When I was a kid,
local farmers raised sugar beets.
Migrant workers hoed acres of fields
Junior Soliz ate everything on his lunch tray,
even the orange peel,
and we laughed at him.
When I was a teen,
I babysat Phil and Mary Sue’s irrigation,
monitoring the pump and the furrows.
Their corn was lush and tall and impossibly green.
The water was pumped up from the Ogallala Aquifer,
which is geologic water.
When it’s gone, it’s gone.
When I was a young adult,
my father died of lung cancer.
He had been an ag pilot,
drenching himself and the farm fields below his plane
with toxic chemicals,
not realizing he was causing
When I imagine the farms of the future,
their workers are valued.
They grow crops appropriate for their climate.
They give life, rather than taking it.
© Mary Lee Hahn, 2022
Looking back, it's astonishing to me that I grew up in a farming community that had been ravaged by the Dust Bowl years, and yet I learned nothing about the Dust Bowl, or what caused it, in school. Groundwater and the Ogallala Aquifer were not a part of our science curriculum.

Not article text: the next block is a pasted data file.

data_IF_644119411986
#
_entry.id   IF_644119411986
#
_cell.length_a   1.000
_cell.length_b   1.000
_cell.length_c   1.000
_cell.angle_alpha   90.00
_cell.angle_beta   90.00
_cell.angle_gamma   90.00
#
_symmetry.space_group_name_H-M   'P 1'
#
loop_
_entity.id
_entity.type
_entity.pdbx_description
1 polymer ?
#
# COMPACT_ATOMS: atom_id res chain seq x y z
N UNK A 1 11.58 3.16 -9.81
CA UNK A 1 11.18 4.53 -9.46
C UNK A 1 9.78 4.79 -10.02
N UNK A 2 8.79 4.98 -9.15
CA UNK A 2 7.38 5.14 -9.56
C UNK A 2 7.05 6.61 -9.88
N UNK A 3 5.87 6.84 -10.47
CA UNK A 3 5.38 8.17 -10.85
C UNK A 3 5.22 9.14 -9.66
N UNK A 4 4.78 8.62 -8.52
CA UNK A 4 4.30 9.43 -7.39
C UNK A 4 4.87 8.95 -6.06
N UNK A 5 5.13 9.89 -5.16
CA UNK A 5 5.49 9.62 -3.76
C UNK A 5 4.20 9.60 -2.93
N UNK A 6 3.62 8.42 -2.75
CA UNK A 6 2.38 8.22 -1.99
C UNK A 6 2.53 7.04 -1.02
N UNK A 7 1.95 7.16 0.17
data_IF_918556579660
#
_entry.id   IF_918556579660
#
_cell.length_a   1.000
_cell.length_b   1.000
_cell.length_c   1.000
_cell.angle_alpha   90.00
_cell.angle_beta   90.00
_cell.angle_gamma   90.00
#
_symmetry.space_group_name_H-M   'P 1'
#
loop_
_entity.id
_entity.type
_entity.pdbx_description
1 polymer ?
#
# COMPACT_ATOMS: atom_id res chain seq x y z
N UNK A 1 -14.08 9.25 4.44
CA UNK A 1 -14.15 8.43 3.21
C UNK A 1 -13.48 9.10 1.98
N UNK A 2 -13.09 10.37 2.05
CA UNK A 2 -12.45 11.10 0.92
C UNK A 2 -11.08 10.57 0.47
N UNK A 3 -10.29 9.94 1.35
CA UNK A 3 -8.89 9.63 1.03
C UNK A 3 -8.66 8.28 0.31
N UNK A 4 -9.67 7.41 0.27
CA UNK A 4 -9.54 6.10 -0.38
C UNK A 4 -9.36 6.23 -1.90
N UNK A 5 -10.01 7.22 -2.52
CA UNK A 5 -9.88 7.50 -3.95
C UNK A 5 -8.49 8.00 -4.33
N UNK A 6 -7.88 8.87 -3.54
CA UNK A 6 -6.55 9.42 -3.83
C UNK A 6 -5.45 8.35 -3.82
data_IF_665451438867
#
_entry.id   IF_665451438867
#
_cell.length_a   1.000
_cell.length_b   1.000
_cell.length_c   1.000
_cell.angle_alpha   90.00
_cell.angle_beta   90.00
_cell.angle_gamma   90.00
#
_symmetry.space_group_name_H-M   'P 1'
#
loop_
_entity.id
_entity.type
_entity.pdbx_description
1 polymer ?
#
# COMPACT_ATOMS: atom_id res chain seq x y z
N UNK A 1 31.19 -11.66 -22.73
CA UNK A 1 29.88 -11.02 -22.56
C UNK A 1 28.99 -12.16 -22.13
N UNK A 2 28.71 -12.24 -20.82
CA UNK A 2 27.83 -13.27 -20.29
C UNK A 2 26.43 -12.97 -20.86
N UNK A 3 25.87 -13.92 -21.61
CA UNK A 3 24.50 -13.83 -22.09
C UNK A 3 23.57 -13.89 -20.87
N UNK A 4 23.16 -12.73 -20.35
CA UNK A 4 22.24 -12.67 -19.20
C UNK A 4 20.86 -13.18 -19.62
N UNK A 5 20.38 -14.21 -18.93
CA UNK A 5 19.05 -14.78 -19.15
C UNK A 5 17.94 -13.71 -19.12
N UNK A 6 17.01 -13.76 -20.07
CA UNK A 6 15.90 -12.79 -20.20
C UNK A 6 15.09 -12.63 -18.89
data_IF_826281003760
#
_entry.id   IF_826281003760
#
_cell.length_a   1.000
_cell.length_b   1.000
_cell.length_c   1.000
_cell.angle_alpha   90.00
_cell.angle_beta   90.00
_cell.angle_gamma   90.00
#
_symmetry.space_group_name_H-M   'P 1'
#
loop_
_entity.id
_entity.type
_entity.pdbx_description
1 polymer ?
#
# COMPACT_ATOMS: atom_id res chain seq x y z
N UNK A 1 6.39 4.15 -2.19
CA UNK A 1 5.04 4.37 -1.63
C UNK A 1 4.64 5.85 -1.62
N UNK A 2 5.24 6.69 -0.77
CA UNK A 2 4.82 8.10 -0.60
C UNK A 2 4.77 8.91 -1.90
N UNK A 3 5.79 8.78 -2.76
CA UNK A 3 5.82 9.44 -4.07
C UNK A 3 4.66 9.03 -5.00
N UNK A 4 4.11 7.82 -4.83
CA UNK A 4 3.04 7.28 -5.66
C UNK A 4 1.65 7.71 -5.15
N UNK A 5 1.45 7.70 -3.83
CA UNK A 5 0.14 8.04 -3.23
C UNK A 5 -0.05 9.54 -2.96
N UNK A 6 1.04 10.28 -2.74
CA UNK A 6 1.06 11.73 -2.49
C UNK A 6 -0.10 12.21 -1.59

My dad's cousin Bob insisted on using dryland farming techniques rather than succumbing to both the allure (and cost) of irrigation, as well as the government subsidies that funded crops requiring irrigation. But he was an anomaly.
Eastern Colorado is again in the midst of a severe drought, with dirt storms that last all day and reduce visibility to under a mile. I understand the enormity of shifting our agriculture system from huge agribusinesses to farms that are responsive to the land and climate. I understand that "huge agribusiness" can mean "land accumulated by families over many generations" and change can seem like an attack on a way of life. I understand. I am hopeful that change will come from the farmers and landowners.